Learning gains: Methods and processes showing HR cares

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TERESITA TANHUECO-TUMAPON

LEARNING gains essay assignment was discussed in last week’s column. The essay is a feedback to the lecturer on the extent in which student learning outcomes (SLOs) have been understood. SLOs are part of an outcomes-based education (OBE) syllabus prescribed by the Commission on Higher Education (CHED). Herewith is another type of assignment where graduate students express their learning gains. A student may choose to synthesize a book or journal article from the references listed in the syllabus, and from there draw out his/her learning gains. References in the syllabus are up to date and do match the topics that lead to the SLOs. Class discussion on these gains would reflect the depth of understanding.

University constituents classified. Two broad groups may sum up university constituents. Those in the academic and academic support group and those in general services. The learning gains presented herewith are from a book on human Resource management and development. The then Personnel Office these days could be the Human Resource Management or the Human Resource Management and Development Office. Whichever is the label, one task is common to the HR—the office conducts a performance evaluation of each non-academic constituent. For performance of the academics, the HR coordinates with the VP for Academic Affairs.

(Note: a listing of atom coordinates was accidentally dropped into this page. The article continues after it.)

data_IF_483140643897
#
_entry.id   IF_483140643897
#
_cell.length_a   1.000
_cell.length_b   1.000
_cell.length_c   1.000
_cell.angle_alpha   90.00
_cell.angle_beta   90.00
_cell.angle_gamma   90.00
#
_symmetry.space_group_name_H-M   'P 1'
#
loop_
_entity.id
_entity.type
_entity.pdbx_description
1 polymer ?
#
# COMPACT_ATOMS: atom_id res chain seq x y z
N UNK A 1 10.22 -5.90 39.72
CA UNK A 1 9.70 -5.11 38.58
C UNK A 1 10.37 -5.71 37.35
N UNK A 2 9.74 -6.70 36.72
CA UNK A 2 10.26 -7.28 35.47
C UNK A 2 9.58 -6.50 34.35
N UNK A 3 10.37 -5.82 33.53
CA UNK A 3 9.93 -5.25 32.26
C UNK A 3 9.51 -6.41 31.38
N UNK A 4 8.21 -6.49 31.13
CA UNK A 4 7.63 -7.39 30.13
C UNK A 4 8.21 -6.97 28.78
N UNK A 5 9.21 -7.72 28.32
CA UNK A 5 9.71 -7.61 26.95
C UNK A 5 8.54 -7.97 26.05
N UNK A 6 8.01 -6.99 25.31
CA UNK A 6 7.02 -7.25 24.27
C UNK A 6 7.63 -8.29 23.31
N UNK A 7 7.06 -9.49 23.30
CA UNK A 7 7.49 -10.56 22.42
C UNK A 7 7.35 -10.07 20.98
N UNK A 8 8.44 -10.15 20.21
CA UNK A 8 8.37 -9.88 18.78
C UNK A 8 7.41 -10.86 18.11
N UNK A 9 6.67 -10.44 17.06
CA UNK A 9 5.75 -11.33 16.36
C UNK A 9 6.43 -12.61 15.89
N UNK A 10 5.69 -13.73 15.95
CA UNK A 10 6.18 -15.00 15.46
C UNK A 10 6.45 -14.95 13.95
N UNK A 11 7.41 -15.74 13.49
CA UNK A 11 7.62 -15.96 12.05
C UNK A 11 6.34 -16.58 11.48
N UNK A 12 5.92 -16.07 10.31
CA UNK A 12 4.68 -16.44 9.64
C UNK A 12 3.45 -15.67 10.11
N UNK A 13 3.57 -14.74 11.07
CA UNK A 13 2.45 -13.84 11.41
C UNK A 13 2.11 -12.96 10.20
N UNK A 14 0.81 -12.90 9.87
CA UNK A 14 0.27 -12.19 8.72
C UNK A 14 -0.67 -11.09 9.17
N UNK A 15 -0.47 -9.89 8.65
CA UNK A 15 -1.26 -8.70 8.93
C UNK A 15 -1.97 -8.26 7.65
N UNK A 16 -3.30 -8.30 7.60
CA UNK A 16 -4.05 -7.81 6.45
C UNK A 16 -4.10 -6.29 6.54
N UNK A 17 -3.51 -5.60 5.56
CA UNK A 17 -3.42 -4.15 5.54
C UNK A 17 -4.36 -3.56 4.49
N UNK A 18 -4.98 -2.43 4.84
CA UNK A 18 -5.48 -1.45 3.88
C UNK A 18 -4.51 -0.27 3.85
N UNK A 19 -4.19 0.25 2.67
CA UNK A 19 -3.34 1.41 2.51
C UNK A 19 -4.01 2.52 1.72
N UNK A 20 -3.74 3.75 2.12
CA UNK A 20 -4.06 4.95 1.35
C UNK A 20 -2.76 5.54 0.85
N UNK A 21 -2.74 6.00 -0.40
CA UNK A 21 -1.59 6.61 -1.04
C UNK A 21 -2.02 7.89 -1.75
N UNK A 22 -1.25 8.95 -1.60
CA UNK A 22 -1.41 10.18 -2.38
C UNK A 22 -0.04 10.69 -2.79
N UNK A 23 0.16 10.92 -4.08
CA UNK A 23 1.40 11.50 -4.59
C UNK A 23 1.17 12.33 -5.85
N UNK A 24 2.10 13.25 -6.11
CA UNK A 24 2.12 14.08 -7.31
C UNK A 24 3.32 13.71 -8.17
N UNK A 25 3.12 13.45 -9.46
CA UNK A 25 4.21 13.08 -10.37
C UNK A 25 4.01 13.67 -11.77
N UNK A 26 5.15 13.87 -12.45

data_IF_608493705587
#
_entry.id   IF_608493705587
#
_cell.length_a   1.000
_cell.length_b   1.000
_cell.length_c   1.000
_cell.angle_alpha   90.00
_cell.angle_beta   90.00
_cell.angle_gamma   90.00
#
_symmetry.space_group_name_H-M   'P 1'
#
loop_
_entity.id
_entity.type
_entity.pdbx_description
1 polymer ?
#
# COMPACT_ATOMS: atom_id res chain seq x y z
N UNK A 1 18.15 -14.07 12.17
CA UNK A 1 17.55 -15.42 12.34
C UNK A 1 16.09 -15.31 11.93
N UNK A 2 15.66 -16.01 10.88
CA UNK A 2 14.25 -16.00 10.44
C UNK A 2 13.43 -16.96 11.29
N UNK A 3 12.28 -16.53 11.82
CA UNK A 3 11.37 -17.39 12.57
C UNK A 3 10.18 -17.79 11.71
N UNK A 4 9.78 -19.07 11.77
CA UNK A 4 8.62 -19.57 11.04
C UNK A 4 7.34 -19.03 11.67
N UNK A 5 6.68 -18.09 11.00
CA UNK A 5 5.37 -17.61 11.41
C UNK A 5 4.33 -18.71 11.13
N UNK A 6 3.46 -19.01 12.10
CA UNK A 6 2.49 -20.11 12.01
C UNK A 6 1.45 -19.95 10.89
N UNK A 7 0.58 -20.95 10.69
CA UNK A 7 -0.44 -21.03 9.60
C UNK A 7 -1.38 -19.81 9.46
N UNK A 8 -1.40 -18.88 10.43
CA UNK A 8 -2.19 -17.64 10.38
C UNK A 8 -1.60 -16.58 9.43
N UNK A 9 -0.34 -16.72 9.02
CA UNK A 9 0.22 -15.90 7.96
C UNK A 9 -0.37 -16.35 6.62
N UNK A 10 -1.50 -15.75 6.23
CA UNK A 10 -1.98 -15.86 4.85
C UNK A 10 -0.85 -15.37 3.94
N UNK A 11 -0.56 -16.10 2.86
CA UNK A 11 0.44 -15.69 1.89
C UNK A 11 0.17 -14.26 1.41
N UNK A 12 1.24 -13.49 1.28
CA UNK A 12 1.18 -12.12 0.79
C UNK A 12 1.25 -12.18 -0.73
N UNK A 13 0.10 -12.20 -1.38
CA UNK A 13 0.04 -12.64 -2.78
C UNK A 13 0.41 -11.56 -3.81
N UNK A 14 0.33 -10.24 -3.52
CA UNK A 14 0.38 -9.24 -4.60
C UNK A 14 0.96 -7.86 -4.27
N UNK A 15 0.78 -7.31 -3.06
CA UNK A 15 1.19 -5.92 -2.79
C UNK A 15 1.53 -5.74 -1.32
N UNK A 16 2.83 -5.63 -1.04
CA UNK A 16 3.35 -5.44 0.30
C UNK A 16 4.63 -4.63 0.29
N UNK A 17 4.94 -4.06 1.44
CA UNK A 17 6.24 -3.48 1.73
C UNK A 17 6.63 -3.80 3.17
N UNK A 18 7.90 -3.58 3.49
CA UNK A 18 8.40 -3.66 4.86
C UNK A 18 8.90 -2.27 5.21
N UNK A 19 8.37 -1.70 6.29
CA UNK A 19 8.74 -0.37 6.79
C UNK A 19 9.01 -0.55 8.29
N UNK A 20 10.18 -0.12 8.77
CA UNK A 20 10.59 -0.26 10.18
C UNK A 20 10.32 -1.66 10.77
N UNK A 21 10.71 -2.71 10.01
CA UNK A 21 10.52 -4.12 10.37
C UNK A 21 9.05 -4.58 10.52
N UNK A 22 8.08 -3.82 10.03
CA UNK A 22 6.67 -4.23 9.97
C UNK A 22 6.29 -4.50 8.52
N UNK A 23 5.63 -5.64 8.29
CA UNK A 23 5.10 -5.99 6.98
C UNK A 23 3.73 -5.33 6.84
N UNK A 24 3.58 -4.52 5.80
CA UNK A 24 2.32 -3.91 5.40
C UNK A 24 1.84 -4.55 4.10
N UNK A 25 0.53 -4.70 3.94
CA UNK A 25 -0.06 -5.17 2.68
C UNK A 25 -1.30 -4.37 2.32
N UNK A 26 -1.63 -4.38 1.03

Learning gains from syllabus references. With social media and web resources so dominant these days, class members would choose to nestle their mobile on their laps, visit FB or skype chat rather than listen to a boring lecture or a dull student presentation on assigned topics. Indeed, today’s technology demands of lecturers to double efforts to introduce spirited intellectual discourse to make class sessions more fulfilling for students. Could authors of web references in course syllabi become the students’ virtual experts who can deepen students’ insights on the course topics? In a Cultural Diversity in the Workplace class of master students in human resource management, I assign the class to choose any two from the syllabus references published no more than three years away. Students synthesize any two journal articles/a book of their choice and discuss their learning gains. They relate their insights on the human resource operations in their respective organizations. The rest of this write-up, mostly taken verbatim from a submitted assignment, shares with our readers a synthesis and the learning gains/insights. The students’ experience/observation on the HR office in their respective organizations is drawn for class discussion only; hence is excluded in this write-up. Ethics dictate that such topics be exclusively only for class members.